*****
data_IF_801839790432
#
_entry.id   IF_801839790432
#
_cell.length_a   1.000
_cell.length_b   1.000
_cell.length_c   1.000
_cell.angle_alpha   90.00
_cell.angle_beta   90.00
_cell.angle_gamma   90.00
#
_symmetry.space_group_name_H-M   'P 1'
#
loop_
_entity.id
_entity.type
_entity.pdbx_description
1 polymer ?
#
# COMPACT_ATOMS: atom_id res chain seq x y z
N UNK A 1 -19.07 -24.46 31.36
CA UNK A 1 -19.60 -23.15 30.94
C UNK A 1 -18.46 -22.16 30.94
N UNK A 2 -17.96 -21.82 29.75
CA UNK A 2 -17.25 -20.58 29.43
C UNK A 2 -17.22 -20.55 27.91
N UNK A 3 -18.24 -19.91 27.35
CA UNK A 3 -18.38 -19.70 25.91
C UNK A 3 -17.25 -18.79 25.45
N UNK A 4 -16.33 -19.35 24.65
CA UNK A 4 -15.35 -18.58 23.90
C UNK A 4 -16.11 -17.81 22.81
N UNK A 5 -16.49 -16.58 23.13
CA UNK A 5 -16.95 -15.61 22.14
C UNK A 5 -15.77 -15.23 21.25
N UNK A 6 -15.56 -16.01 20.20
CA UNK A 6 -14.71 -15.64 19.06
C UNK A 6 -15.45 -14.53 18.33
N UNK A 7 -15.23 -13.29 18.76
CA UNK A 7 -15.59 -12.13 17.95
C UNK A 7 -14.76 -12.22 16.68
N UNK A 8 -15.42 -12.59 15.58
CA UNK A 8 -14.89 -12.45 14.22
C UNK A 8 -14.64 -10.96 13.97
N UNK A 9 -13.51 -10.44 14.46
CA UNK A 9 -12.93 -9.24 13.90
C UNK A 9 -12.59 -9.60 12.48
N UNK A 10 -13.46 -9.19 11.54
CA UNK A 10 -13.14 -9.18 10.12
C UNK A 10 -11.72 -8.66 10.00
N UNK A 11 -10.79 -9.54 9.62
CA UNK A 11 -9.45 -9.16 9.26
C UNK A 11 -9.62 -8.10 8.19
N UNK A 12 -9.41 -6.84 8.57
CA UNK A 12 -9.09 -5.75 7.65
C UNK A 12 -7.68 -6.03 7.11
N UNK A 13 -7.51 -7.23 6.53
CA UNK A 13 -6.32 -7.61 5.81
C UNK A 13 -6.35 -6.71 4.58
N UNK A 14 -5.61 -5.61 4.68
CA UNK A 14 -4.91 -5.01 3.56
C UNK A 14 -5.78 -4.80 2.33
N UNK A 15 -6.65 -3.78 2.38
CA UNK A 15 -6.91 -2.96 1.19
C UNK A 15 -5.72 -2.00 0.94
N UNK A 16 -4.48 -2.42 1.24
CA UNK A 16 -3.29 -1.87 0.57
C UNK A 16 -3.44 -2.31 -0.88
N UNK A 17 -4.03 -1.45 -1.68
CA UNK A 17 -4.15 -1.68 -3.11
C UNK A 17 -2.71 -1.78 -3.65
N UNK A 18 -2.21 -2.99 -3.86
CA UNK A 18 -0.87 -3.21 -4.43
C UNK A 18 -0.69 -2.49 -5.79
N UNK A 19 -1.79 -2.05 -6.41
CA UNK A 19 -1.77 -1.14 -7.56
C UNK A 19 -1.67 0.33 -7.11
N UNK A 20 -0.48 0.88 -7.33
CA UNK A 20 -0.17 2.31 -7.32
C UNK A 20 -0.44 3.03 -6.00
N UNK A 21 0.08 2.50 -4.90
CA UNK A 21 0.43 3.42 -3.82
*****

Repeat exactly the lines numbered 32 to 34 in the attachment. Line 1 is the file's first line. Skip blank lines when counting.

C UNK A 4 -16.11 -17.81 22.81
N UNK A 5 -16.49 -16.58 23.13
CA UNK A 5 -16.95 -15.61 22.14